UV Mapping Considerations

Now you know what UV space is and how RizomUV unwraps under the hood, there are a few fundamental concepts which apply to UV mapping no matter your model, UV mapper, single-tile UV map or set of UDIMs:  

  

  • When you start modelling, make sure you build proper geometry, and keep in mind your intended end result can impact your UV map and its layout. If you're, i.e. creating a game model, you'll need to be very aware not only of your high-res meshes' detailing so the lower-poly mesh can hold it but also how you cut your UV seams, as every cut means a doubled vertice count in-engine. Neither Unreal or Unity support UDIMs natively at the time of writing, which means your map needs to fit on a single tile.

  • It’s never too late to start thinking about normals and smoothing groups; A lot of artists seem to think of a normal map as a glorified bump map. This is not entirely correct, as it has a few more uses than height or depth. Super-simplified, normals are the directional pointers for a polygon (face), or group of polygons. The direction they face defines the direction of smoothing, and the side – or direction your materials display on. For example, if you’re creating a scene inside a box, it’d be natural to have the texture on the box’ inner walls face inward, not outward, so you could see it. You define this by setting the direction of your normals. Most modellers have a function that let you see the direction they’re facing in, they are that little pointer in the middle of a polygon pointing in- or outwards.

  • In addition to being items you can hand-paint your detailing on, Normals also control smoothing groups: A smoothing group’s function is to make your model appear smoother without adding polys to the mesh. You could say it’s a sort of pseudo subdivision surface where, if two polygons or more share an edge and are members of the same smoothing group, they will render as a smooth surface. If not, a hard edge is created. This will render as a corner or an edge, and this edge will need to be separated come UV mapping time to avoid baking artefacts. This means that even a simple thing like tidying your mesh as you go can yield baking, timesaving and UV mapping benefits, as it'll steer you clear of tasks like leftover poly-cleanup, too many deleted poly-fixes, and tidying unclean edges, which often only become visible and a potential cleanup time sink when you start UV mapping or baking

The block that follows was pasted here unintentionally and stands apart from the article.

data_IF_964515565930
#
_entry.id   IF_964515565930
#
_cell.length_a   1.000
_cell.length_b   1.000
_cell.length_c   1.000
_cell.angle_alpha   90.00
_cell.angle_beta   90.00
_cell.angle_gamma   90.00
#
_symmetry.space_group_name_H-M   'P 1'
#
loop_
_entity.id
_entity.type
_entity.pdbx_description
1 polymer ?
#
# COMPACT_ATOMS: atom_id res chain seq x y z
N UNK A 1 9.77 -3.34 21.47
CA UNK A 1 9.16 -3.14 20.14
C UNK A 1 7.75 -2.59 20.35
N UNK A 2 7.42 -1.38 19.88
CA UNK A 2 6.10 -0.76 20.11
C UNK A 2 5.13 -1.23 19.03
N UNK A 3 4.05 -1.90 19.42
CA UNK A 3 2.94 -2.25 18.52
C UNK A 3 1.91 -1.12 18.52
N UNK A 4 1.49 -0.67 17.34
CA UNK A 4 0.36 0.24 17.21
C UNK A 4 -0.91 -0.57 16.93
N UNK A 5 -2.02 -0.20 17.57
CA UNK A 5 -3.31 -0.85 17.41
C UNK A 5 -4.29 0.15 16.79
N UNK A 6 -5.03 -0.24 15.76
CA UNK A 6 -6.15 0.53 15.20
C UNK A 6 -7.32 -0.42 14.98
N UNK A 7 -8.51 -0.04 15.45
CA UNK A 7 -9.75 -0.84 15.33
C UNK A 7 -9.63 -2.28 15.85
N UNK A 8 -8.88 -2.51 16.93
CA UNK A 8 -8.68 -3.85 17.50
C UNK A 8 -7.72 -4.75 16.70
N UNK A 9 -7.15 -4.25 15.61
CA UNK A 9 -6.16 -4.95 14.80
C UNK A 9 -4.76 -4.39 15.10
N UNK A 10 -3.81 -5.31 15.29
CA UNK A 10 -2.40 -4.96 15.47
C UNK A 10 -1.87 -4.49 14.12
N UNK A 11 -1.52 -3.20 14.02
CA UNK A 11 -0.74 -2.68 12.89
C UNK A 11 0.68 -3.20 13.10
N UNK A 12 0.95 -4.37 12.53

• If you’re UV mapping a hard-edged model, be cautious with flipping islands and stacking them, especially if you’re mapping on a single UV tile rather than a set of UDIMs. Even though it can really speed up your workflow and save you UV mapping time to only map half of your figure before copying, flipping, welding or stacking your shells, you run the risk of weird lighting and lighting seams when doing this. A workaround for this is to use an FBX export with tangents and binormals checked, but it also helps to use multiple, non-flipped UV maps or sets, at the cost of load and the convenience of having everything in one map

  • A UV map needs to be as distortion-free as possible. This means that a texture or shader won't look stretched or pinched when applied onto the model. It also needs to maintain scale. Textures applied onto a model should not show disproportionately to each other, like the head of your mech having a much smaller scale and details than its torso, and then the arms having a different scale altogether. You can of course work around this by, i.e. using triplanar mapping when working in, i.e. Substance, but the best thing is to get it right out from the start.

  • A good UV map also has edge-margin and shell-padding, especially for game engines. When a game engine renders a texture sheet on a model, it will downsample (reduce) the texture to render it. This can cause different colours around your island seams if the colours of the textured shell and the background are different.  This is called colour-bleed. To avoid this, you add padding to the UV shells when unwrapping to enable whoever is texturing the model to add a "padded" edge with the same colours when texturing to avoid this from happening. You can calculate how much edge padding you need by multiplying by 2: 
    •  256   = 2px
    • 512     = 4px
    • 1024  = 8px
    • 2048 = 16px
    • 4096 = 32 px
    • 8192  = 64 px
    • For non-game engine renderers, a few pixels are often enough to avoid texture-bleed and normal mapping artefacts when baking, and almost all UV mappers have functionality for this. Use it. 

  • It also pays to keep your layout tidy and economical, with similar items arranged together, or stacked on top of each other where possible to save space. This will allow more room for the items needing finer detailing or having higher visibility; The larger the item on a UV map, the larger the texel density, meaning the more space it gets for painting and detailing.